Low interest rates mean greater obligations for pension funds but there is now little chance of near-term relief from the current low rate environment.
According to a report from Mercer Canada, the solvency position of Canada’s defined benefit pension funds remains steady, with its Mercer Pension Health Index remaining at 106 as of June 30, 2019.
The index tracks the solvency ratio of a hypothetical plan and recovered in the first quarter from a reading of 102 at the start of the year and 95 at the end of 2018.
“Strong equity market performance has protected many otherwise exposed Canadian pension plans from a large swing in long-term interest rates in 2019,” said Andrew Whale, Principal in Mercer Canada’s Financial Strategy Group.
Liabilities for funds increased in the second quarter due to a drop of 20 basis points in long-term interest rates, exacerbating the 50-basis point drop for the year. The funded position of funds peaked in April before dropping back on the rate decline.
Despite the strong funded positions, Mercer says plan sponsors should re-evaluate their de-risking strategies.
“Over the last couple decades, many common factors have led defined benefit plan sponsors to take risk off the table, chief among them the decline in interest rates that directly increased pension obligations,” continued Whale. “Though recent funding legislation in Ontario and Quebec has tackled the other main issue of contribution volatility, plan obligations and the associated risk exposure still remain unsuitably large for many plan sponsors.”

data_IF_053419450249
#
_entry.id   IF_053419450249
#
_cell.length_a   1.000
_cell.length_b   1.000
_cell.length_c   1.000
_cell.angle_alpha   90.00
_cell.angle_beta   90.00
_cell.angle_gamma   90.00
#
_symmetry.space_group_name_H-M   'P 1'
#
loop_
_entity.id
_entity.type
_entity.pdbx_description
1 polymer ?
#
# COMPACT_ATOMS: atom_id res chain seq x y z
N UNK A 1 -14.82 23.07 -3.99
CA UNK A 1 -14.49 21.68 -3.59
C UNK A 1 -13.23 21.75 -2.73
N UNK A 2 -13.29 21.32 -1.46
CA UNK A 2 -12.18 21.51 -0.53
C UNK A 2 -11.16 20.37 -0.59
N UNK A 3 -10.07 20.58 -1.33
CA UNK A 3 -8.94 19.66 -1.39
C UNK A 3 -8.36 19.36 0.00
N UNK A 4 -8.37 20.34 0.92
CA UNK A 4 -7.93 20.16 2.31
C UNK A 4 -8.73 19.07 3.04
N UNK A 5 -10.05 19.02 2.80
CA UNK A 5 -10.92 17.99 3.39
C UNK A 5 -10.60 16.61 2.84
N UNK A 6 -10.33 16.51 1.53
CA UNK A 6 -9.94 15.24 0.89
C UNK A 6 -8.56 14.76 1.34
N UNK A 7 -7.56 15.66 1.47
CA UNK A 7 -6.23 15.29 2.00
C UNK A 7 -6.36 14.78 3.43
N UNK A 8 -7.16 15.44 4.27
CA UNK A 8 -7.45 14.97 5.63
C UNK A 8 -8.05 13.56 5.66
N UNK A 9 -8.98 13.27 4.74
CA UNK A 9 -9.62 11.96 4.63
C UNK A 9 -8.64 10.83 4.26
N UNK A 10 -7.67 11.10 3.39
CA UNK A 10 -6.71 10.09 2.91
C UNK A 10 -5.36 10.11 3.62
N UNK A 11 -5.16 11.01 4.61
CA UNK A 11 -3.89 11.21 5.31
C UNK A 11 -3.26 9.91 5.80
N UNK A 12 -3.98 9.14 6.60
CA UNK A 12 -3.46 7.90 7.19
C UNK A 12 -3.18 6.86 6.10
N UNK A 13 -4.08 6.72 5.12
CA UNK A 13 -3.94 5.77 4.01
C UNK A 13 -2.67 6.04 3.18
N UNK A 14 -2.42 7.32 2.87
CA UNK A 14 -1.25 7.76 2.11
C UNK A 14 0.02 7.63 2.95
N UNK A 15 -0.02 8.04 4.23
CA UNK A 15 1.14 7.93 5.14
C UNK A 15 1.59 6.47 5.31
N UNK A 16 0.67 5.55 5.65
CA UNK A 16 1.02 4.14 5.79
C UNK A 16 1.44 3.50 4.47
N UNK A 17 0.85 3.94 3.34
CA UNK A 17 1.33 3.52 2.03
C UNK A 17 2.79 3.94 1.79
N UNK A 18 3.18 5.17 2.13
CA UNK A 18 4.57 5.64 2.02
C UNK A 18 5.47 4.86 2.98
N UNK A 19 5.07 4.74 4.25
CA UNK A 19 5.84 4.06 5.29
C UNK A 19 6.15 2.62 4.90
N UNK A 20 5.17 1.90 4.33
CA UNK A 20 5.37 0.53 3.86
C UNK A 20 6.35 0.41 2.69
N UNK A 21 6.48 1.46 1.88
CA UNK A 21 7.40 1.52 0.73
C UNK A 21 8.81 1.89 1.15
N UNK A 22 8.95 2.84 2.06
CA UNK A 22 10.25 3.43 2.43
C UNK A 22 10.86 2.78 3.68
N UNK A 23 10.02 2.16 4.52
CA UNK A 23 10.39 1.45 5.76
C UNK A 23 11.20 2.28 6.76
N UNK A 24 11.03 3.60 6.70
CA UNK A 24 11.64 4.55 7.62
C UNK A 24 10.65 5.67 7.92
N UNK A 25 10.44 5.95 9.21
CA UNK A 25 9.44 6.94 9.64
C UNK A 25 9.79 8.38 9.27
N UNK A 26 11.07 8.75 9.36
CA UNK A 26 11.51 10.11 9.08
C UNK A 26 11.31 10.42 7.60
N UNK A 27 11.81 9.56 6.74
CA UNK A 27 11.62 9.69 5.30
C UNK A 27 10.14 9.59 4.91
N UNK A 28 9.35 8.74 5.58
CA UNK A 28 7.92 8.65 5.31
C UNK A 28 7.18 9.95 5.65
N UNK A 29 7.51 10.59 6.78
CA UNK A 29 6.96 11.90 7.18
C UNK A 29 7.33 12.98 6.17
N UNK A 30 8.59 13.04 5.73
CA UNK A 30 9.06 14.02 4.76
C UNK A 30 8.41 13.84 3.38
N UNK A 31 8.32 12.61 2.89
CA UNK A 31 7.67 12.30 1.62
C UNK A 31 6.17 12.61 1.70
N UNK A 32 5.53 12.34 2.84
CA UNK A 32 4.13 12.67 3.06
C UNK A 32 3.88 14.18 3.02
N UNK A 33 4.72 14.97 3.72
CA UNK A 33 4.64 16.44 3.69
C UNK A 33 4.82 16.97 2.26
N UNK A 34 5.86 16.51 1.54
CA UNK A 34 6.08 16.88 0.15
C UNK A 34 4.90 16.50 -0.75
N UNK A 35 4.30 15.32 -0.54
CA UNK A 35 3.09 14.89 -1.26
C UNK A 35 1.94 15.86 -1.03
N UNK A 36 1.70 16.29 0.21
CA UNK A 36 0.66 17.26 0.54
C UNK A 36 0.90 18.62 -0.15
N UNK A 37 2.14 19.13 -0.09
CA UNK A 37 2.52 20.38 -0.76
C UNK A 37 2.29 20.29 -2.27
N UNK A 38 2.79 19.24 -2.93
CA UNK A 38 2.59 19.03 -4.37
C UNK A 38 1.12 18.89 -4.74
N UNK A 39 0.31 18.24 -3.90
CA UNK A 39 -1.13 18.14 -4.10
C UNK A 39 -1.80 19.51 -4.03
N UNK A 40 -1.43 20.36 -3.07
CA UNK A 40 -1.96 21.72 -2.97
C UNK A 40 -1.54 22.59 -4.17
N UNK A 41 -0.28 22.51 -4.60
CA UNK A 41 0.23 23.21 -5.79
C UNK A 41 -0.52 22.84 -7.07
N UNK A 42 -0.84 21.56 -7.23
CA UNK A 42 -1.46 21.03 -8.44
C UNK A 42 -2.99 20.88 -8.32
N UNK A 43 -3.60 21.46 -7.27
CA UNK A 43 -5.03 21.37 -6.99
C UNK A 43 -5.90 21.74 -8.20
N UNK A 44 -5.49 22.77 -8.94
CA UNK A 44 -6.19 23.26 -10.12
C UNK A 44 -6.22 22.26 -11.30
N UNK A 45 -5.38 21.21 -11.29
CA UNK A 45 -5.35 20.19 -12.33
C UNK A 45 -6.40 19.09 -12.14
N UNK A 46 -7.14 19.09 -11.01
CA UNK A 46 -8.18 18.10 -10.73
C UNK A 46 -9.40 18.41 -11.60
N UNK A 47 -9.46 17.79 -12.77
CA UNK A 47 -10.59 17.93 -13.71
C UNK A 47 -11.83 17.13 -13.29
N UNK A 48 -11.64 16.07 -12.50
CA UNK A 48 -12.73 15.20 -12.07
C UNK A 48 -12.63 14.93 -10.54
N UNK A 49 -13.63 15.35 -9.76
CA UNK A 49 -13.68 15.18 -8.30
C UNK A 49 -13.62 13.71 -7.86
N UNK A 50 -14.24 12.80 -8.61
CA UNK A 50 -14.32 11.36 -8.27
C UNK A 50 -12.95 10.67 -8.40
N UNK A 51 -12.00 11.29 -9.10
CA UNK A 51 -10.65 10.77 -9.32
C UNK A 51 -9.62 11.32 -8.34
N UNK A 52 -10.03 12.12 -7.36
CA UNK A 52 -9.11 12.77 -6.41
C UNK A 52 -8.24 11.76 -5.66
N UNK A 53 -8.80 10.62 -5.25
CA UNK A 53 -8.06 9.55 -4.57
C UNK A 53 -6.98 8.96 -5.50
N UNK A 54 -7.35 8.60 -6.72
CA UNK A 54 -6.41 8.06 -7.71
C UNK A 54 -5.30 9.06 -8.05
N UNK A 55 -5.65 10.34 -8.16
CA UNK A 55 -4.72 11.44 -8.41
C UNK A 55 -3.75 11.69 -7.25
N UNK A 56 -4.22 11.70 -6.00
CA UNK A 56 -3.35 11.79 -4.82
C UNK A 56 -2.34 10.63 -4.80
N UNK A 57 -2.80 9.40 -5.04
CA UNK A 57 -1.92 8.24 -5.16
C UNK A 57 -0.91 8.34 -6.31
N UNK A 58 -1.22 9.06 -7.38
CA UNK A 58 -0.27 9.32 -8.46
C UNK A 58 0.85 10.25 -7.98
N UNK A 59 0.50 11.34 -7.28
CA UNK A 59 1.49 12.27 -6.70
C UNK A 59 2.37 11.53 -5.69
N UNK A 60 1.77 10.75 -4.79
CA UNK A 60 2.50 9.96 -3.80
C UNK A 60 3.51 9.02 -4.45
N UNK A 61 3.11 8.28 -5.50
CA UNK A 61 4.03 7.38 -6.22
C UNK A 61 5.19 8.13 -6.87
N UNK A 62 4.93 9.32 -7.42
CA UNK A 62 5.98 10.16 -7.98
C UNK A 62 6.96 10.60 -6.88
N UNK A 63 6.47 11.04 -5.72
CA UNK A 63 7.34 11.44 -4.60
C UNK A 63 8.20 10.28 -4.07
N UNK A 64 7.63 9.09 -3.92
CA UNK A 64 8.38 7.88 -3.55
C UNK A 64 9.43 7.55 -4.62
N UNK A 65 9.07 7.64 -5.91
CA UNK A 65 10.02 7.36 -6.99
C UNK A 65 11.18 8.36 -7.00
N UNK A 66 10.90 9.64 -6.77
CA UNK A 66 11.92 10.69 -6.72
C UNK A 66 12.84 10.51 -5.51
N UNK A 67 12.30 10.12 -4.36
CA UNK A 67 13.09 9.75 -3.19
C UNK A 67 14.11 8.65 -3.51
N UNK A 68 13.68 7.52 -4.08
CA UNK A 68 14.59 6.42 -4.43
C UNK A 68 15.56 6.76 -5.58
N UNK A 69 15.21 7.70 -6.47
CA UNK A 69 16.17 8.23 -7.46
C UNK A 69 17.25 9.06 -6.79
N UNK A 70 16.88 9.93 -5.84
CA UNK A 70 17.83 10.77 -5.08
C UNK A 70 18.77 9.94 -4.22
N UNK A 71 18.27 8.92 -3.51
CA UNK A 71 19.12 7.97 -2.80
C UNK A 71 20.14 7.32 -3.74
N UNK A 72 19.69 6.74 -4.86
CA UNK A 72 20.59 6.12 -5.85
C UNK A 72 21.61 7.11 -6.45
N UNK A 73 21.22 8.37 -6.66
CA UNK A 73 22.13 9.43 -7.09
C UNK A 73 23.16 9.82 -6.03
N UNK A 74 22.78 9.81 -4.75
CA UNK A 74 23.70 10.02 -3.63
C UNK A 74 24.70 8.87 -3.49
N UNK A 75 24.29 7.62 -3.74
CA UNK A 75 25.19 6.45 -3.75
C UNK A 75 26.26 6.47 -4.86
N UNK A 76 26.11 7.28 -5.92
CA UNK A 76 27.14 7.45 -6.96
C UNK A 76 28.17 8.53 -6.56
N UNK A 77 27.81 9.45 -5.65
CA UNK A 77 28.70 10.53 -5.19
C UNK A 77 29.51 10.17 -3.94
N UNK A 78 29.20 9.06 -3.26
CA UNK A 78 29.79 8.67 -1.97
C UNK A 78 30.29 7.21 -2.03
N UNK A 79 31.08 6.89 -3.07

What this all means for investment
From an investment point of view, a typical balanced pension portfolio would have risen by 3.2% during the second quarter of 2019.
Equity markets and Canadian bonds advanced, but at lower levels than the first quarter. The S&P/TSX Composite returned 2.6%.
Canadian fixed income markets rose over the quarter amidst lower yields, with long-term bonds (4.8%) significantly outperforming universe bonds (2.5%). Real return bonds (3.5%) also rose over the second quarter.
Global equities were led by Wall Street with a return of 4.3% in US dollar terms (2% CAD).
“The pace of global growth is expected to slow this year as unfolding trade tensions between the U.S. and China, as well as the announcement of tariffs on Mexico, weigh on market sentiment,” said Todd Nelson, Partner at Mercer Canada. “Signs of weaker global economic growth further added to volatility in the second quarter.”
Image credit and Source: Mercer
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